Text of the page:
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  1. #31

    Join Date
    Jul 2006
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    Durham, NC
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    I built my darkroom sinks out of 3/4 ply and then had them coated in fiberglass. I then painted them with the best exterior oil paint I could find.... Average paper developers are caustic enough to remove exterior paint after about a month of daily use. I strongly recommend that you use a marine epoxy paint. Even that will require a new application after 4-5 years. This is not overkill. You would be wasting your time and money using an exterior house paint.

    Regards,
    Don Sigl
    www.drs-fineartphoto.com

  2. #32

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    Sep 2005
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    Lancaster, Pennsylvania
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    Sink Coating

    I coated the inside of my plywood sink, which I built a year ago, with Gluvit, a two-part marine epoxy. Then several coats of marine paint (Brightside Polyurethane). Though I wasn't going for beauty, I've got to say that that paint is a beautiful thing to behold—it gives an ultra-smooth, high gloss finish. Both the paint and epoxy came from a local boat store.

    --Ben

  3. #33
    Loose Gravel's Avatar
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    Feb 2003
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    Santa Barbara, CA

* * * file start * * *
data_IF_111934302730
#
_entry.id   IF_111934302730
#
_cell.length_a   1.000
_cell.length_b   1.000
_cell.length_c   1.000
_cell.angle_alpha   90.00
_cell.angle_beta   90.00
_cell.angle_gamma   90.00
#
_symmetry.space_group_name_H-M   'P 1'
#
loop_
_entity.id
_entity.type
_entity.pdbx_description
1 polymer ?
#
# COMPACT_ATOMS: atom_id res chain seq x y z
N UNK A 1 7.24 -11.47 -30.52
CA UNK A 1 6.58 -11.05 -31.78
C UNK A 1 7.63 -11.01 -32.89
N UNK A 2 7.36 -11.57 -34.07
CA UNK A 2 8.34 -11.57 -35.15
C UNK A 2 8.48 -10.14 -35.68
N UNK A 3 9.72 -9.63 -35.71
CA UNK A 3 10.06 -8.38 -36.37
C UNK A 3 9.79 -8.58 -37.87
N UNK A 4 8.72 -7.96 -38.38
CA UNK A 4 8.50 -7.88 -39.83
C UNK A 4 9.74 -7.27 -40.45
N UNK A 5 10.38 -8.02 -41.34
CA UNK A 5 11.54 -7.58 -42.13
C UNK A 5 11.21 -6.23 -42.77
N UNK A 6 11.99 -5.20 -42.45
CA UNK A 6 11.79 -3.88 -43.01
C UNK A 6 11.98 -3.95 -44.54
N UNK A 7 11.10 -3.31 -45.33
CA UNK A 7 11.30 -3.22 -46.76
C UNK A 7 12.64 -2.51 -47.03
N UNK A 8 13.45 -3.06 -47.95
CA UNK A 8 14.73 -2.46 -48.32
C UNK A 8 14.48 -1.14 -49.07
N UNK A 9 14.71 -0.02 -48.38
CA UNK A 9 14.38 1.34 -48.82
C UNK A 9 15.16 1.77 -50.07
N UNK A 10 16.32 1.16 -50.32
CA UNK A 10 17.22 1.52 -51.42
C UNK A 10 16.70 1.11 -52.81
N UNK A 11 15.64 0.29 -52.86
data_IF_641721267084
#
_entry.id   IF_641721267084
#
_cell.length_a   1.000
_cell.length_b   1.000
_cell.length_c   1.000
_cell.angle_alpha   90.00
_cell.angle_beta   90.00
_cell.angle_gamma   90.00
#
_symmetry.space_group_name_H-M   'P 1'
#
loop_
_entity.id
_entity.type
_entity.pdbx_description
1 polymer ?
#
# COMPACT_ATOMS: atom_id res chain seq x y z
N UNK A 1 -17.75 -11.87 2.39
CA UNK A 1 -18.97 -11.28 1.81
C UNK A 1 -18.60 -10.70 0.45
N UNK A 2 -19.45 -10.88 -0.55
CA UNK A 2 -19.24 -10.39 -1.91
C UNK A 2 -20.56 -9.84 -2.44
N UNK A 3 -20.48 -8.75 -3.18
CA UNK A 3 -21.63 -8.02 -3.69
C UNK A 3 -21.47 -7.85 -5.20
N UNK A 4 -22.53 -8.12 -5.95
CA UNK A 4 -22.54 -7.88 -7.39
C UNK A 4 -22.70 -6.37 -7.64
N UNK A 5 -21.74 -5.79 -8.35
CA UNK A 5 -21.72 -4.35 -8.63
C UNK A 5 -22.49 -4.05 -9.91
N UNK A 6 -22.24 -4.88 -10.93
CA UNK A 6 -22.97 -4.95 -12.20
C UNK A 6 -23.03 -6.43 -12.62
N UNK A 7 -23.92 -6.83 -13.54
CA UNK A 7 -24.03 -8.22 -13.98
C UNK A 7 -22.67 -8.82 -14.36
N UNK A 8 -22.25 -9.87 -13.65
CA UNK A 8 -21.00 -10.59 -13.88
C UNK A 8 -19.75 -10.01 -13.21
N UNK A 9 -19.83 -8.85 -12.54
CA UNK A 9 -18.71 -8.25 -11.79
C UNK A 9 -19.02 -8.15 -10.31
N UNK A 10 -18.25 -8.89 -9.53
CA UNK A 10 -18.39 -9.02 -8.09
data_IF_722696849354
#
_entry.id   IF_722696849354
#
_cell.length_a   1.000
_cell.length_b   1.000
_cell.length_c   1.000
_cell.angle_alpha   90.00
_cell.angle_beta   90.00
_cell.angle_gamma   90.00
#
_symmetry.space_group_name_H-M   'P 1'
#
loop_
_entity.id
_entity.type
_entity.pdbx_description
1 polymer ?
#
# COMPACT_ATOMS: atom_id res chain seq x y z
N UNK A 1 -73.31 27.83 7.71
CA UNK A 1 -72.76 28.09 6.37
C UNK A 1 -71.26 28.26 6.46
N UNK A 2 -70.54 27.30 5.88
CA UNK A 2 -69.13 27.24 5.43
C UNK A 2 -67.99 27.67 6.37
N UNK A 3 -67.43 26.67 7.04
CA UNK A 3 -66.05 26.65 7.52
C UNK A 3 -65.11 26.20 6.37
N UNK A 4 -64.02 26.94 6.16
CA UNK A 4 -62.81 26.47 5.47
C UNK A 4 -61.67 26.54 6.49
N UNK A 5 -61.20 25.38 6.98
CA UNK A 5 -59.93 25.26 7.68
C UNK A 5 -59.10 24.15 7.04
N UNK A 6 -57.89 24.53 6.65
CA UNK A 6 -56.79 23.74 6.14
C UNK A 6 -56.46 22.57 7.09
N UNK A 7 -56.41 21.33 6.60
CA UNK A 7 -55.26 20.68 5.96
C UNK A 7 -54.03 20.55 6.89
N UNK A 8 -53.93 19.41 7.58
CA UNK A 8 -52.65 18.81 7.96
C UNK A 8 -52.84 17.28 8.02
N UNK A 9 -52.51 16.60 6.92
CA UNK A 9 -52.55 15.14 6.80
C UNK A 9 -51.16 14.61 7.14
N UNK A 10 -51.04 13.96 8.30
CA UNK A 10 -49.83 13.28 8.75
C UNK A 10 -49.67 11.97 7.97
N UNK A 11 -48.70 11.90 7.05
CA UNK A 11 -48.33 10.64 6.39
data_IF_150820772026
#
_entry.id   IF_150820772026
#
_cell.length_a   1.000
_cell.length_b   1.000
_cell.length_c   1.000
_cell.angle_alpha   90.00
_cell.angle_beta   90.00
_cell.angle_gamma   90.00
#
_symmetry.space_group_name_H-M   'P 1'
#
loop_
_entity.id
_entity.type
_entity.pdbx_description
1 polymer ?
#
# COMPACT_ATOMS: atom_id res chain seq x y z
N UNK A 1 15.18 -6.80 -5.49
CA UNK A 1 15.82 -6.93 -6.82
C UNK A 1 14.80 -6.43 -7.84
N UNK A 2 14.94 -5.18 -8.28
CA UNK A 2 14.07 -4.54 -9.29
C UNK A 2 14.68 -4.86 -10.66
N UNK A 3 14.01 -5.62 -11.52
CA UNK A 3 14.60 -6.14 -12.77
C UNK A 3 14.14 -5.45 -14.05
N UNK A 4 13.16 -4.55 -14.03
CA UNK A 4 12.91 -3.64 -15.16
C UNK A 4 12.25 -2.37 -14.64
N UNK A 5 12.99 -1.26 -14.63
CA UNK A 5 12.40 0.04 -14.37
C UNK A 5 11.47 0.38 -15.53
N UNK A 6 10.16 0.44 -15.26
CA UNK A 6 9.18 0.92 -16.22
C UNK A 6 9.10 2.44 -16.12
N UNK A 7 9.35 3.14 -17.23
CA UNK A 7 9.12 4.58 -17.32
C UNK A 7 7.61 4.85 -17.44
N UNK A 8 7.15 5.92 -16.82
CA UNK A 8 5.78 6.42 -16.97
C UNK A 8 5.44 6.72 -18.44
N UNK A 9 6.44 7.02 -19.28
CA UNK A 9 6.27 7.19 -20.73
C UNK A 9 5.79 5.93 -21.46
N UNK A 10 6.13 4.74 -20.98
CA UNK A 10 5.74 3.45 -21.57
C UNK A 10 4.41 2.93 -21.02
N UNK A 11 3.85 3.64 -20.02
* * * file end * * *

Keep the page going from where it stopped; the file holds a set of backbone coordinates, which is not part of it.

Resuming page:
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    Ben

    I just painted mine with one part polyurethane epoxy. I guess air is the second part. How long does it take the smell to go away? It's been since Sunday and I'm sure if it were in the darkroom, I'd be overwhelmed by outgassing.
    Watch for Loose Gravel

  4. #34

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    Sep 2005
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    Quote Originally Posted by Loose Gravel
    Ben

    I just painted mine with one part polyurethane epoxy. I guess air is the second part. How long does it take the smell to go away? It's been since Sunday and I'm sure if it were in the darkroom, I'd be overwhelmed by outgassing.
    To be honest, I don't recall. Actually, I don't remember outgassing as a problem. I applied the epoxy outdoors and let it dry there. After it cured I moved the sink into the garage; whatever smell there was was gone by then. Perhaps it was a few days? What I do remember is that the epoxy instructions called for washing the dried surface before painting. I did give it a wash, but I wasn't particularly thorough—I couldn't understand why it was necessary. Experience and a little research after the fact explained why. Some epoxies develop amine blush after they cure. That is a waxy coating to which paint will not stick. My half-hearted washing did remove most of the coating. But there were a few spots I missed. Paint just runs right off.

    --Ben

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